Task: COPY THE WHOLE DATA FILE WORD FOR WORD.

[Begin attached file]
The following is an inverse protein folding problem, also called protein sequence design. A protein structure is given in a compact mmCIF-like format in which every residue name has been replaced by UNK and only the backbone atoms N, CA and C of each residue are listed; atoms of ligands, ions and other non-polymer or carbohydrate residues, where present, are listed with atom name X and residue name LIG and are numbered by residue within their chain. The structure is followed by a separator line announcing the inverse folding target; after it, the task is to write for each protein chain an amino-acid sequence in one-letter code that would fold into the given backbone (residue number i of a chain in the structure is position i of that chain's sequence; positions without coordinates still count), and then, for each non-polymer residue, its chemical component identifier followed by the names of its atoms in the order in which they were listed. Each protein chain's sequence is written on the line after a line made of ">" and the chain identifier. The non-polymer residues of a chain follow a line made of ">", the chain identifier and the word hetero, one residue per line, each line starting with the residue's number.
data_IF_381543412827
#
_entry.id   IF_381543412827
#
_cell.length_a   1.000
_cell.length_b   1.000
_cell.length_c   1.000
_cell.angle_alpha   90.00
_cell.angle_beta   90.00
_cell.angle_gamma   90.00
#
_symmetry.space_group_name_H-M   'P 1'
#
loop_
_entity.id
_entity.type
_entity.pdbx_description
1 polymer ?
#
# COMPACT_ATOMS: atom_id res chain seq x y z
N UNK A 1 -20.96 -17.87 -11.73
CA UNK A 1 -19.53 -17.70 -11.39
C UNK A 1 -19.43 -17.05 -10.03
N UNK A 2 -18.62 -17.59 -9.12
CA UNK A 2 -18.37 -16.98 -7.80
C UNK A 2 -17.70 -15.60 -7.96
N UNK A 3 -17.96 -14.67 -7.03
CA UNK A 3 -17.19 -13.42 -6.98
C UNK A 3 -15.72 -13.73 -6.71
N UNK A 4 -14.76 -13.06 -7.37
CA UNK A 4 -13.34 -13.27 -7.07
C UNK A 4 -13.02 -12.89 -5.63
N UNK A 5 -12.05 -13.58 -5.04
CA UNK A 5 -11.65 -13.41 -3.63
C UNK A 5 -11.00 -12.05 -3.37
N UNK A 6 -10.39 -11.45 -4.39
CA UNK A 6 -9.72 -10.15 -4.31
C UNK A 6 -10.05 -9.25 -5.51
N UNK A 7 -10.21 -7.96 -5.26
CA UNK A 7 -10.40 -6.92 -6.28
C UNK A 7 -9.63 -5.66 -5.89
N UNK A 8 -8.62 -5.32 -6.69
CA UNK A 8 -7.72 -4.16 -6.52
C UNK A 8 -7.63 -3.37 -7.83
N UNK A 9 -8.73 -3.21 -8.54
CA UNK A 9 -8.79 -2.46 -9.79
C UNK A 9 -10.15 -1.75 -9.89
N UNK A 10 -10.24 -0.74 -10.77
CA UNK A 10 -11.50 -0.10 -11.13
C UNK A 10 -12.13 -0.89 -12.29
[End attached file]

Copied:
The following is an inverse protein folding problem, also called protein sequence design. A protein structure is given in a compact mmCIF-like format in which every residue name has been replaced by UNK and only the backbone atoms N, CA and C of each residue are listed; atoms of ligands, ions and other non-polymer or carbohydrate residues, where present, are listed with atom name X and residue name LIG and are numbered by residue within their chain. The structure is followed by a separator line announcing the inverse folding target; after it, the task is to write for each protein chain an amino-acid sequence in one-letter code that would fold into the given backbone (residue number i of a chain in the structure is position i of that chain's sequence; positions without coordinates still count), and then, for each non-polymer residue, its chemical component identifier followed by the names of its atoms in the order in which they were listed. Each protein chain's sequence is written on the line after a line made of ">" and the chain identifier. The non-polymer residues of a chain follow a line made of ">", the chain identifier and the word hetero, one residue per line, each line starting with the residue's number.
data_IF_381543412827
#
_entry.id   IF_381543412827
#
_cell.length_a   1.000
_cell.length_b   1.000
_cell.length_c   1.000
_cell.angle_alpha   90.00
_cell.angle_beta   90.00
_cell.angle_gamma   90.00
#
_symmetry.space_group_name_H-M   'P 1'
#
loop_
_entity.id
_entity.type
_entity.pdbx_description
1 polymer ?
#
# COMPACT_ATOMS: atom_id res chain seq x y z
N UNK A 1 -20.96 -17.87 -11.73
CA UNK A 1 -19.53 -17.70 -11.39
C UNK A 1 -19.43 -17.05 -10.03
N UNK A 2 -18.62 -17.59 -9.12
CA UNK A 2 -18.37 -16.98 -7.80
C UNK A 2 -17.70 -15.60 -7.96
N UNK A 3 -17.96 -14.67 -7.03
CA UNK A 3 -17.19 -13.42 -6.98
C UNK A 3 -15.72 -13.73 -6.71
N UNK A 4 -14.76 -13.06 -7.37
CA UNK A 4 -13.34 -13.27 -7.07
C UNK A 4 -13.02 -12.89 -5.63
N UNK A 5 -12.05 -13.58 -5.04
CA UNK A 5 -11.65 -13.41 -3.63
C UNK A 5 -11.00 -12.05 -3.37
N UNK A 6 -10.39 -11.45 -4.39
CA UNK A 6 -9.72 -10.15 -4.31
C UNK A 6 -10.05 -9.25 -5.51
N UNK A 7 -10.21 -7.96 -5.26
CA UNK A 7 -10.40 -6.92 -6.28
C UNK A 7 -9.63 -5.66 -5.89
N UNK A 8 -8.62 -5.32 -6.69
CA UNK A 8 -7.72 -4.16 -6.52
C UNK A 8 -7.63 -3.37 -7.83
N UNK A 9 -8.73 -3.21 -8.54
CA UNK A 9 -8.79 -2.46 -9.79
C UNK A 9 -10.15 -1.75 -9.89
N UNK A 10 -10.24 -0.74 -10.77
CA UNK A 10 -11.50 -0.10 -11.13
C UNK A 10 -12.13 -0.89 -12.29